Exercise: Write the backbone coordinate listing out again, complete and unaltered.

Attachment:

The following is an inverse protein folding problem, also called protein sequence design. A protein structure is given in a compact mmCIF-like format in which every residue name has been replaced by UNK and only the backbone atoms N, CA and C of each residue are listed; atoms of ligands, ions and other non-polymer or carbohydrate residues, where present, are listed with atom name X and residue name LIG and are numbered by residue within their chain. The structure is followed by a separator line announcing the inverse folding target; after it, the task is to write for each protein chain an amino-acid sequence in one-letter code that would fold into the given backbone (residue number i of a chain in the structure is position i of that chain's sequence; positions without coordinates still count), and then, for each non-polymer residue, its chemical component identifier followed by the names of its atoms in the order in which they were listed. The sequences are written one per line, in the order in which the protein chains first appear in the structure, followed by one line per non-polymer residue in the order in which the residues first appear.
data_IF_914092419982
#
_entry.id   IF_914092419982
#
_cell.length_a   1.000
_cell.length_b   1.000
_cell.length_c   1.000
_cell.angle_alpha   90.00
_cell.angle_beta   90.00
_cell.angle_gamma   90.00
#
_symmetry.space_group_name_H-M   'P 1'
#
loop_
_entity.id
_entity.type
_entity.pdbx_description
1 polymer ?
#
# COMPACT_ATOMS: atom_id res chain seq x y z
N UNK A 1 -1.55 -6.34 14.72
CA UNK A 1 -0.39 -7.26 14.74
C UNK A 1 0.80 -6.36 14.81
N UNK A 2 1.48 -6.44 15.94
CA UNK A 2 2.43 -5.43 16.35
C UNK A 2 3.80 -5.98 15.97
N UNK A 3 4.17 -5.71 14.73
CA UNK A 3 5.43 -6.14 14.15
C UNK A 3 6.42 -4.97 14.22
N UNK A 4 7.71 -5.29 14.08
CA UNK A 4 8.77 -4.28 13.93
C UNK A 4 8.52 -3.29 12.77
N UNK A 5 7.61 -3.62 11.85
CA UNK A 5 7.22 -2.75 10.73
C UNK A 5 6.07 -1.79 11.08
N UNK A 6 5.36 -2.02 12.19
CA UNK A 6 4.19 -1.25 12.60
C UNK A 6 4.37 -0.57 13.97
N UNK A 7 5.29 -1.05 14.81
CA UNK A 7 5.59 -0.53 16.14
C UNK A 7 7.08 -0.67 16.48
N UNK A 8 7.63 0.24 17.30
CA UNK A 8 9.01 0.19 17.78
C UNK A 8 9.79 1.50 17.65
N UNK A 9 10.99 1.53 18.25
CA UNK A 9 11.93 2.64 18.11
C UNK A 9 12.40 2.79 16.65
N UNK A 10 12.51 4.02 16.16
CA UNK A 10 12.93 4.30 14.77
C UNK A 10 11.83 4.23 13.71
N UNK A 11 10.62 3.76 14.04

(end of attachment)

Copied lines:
The following is an inverse protein folding problem, also called protein sequence design. A protein structure is given in a compact mmCIF-like format in which every residue name has been replaced by UNK and only the backbone atoms N, CA and C of each residue are listed; atoms of ligands, ions and other non-polymer or carbohydrate residues, where present, are listed with atom name X and residue name LIG and are numbered by residue within their chain. The structure is followed by a separator line announcing the inverse folding target; after it, the task is to write for each protein chain an amino-acid sequence in one-letter code that would fold into the given backbone (residue number i of a chain in the structure is position i of that chain's sequence; positions without coordinates still count), and then, for each non-polymer residue, its chemical component identifier followed by the names of its atoms in the order in which they were listed. The sequences are written one per line, in the order in which the protein chains first appear in the structure, followed by one line per non-polymer residue in the order in which the residues first appear.
data_IF_914092419982
#
_entry.id   IF_914092419982
#
_cell.length_a   1.000
_cell.length_b   1.000
_cell.length_c   1.000
_cell.angle_alpha   90.00
_cell.angle_beta   90.00
_cell.angle_gamma   90.00
#
_symmetry.space_group_name_H-M   'P 1'
#
loop_
_entity.id
_entity.type
_entity.pdbx_description
1 polymer ?
#
# COMPACT_ATOMS: atom_id res chain seq x y z
N UNK A 1 -1.55 -6.34 14.72
CA UNK A 1 -0.39 -7.26 14.74
C UNK A 1 0.80 -6.36 14.81
N UNK A 2 1.48 -6.44 15.94
CA UNK A 2 2.43 -5.43 16.35
C UNK A 2 3.80 -5.98 15.97
N UNK A 3 4.17 -5.71 14.73
CA UNK A 3 5.43 -6.14 14.15
C UNK A 3 6.42 -4.97 14.22
N UNK A 4 7.71 -5.29 14.08
CA UNK A 4 8.77 -4.28 13.93
C UNK A 4 8.52 -3.29 12.77
N UNK A 5 7.61 -3.62 11.85
CA UNK A 5 7.22 -2.75 10.73
C UNK A 5 6.07 -1.79 11.08
N UNK A 6 5.36 -2.02 12.19
CA UNK A 6 4.19 -1.25 12.60
C UNK A 6 4.37 -0.57 13.97
N UNK A 7 5.29 -1.05 14.81
CA UNK A 7 5.59 -0.53 16.14
C UNK A 7 7.08 -0.67 16.48
N UNK A 8 7.63 0.24 17.30
CA UNK A 8 9.01 0.19 17.78
C UNK A 8 9.79 1.50 17.65
N UNK A 9 10.99 1.53 18.25
CA UNK A 9 11.93 2.64 18.11
C UNK A 9 12.40 2.79 16.65
N UNK A 10 12.51 4.02 16.16
CA UNK A 10 12.93 4.30 14.77
C UNK A 10 11.83 4.23 13.71
N UNK A 11 10.62 3.76 14.04